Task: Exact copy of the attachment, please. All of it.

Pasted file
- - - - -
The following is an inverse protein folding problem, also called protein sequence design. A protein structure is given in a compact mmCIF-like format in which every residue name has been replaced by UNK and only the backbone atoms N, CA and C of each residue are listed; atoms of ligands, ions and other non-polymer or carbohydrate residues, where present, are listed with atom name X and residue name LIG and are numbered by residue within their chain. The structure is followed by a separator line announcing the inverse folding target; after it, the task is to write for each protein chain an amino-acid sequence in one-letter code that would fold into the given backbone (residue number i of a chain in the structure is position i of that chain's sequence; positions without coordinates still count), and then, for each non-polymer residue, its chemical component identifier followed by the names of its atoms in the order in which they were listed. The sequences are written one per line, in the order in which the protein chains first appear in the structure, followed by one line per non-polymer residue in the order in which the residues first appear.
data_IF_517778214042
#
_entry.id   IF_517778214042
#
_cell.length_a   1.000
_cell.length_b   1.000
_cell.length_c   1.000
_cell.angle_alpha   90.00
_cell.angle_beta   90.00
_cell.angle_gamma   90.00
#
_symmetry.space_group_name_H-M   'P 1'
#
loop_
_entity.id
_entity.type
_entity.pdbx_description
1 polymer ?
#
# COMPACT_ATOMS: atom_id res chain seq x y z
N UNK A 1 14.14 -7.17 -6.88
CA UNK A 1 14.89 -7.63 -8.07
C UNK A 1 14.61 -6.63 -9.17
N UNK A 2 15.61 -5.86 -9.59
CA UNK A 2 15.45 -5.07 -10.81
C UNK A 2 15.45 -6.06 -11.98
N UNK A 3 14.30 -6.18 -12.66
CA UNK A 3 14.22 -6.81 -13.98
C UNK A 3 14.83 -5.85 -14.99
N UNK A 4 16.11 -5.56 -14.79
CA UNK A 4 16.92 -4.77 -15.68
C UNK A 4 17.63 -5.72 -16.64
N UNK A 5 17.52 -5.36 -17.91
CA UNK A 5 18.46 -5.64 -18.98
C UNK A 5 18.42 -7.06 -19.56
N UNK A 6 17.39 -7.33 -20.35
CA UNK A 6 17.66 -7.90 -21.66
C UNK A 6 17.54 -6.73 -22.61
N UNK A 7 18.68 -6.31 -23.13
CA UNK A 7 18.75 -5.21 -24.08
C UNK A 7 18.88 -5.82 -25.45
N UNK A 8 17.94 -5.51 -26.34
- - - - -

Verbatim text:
The following is an inverse protein folding problem, also called protein sequence design. A protein structure is given in a compact mmCIF-like format in which every residue name has been replaced by UNK and only the backbone atoms N, CA and C of each residue are listed; atoms of ligands, ions and other non-polymer or carbohydrate residues, where present, are listed with atom name X and residue name LIG and are numbered by residue within their chain. The structure is followed by a separator line announcing the inverse folding target; after it, the task is to write for each protein chain an amino-acid sequence in one-letter code that would fold into the given backbone (residue number i of a chain in the structure is position i of that chain's sequence; positions without coordinates still count), and then, for each non-polymer residue, its chemical component identifier followed by the names of its atoms in the order in which they were listed. The sequences are written one per line, in the order in which the protein chains first appear in the structure, followed by one line per non-polymer residue in the order in which the residues first appear.
data_IF_517778214042
#
_entry.id   IF_517778214042
#
_cell.length_a   1.000
_cell.length_b   1.000
_cell.length_c   1.000
_cell.angle_alpha   90.00
_cell.angle_beta   90.00
_cell.angle_gamma   90.00
#
_symmetry.space_group_name_H-M   'P 1'
#
loop_
_entity.id
_entity.type
_entity.pdbx_description
1 polymer ?
#
# COMPACT_ATOMS: atom_id res chain seq x y z
N UNK A 1 14.14 -7.17 -6.88
CA UNK A 1 14.89 -7.63 -8.07
C UNK A 1 14.61 -6.63 -9.17
N UNK A 2 15.61 -5.86 -9.59
CA UNK A 2 15.45 -5.07 -10.81
C UNK A 2 15.45 -6.06 -11.98
N UNK A 3 14.30 -6.18 -12.66
CA UNK A 3 14.22 -6.81 -13.98
C UNK A 3 14.83 -5.85 -14.99
N UNK A 4 16.11 -5.56 -14.79
CA UNK A 4 16.92 -4.77 -15.68
C UNK A 4 17.63 -5.72 -16.64
N UNK A 5 17.52 -5.36 -17.91
CA UNK A 5 18.46 -5.64 -18.98
C UNK A 5 18.42 -7.06 -19.56
N UNK A 6 17.39 -7.33 -20.35
CA UNK A 6 17.66 -7.90 -21.66
C UNK A 6 17.54 -6.73 -22.61
N UNK A 7 18.68 -6.31 -23.13
CA UNK A 7 18.75 -5.21 -24.08
C UNK A 7 18.88 -5.82 -25.45
N UNK A 8 17.94 -5.51 -26.34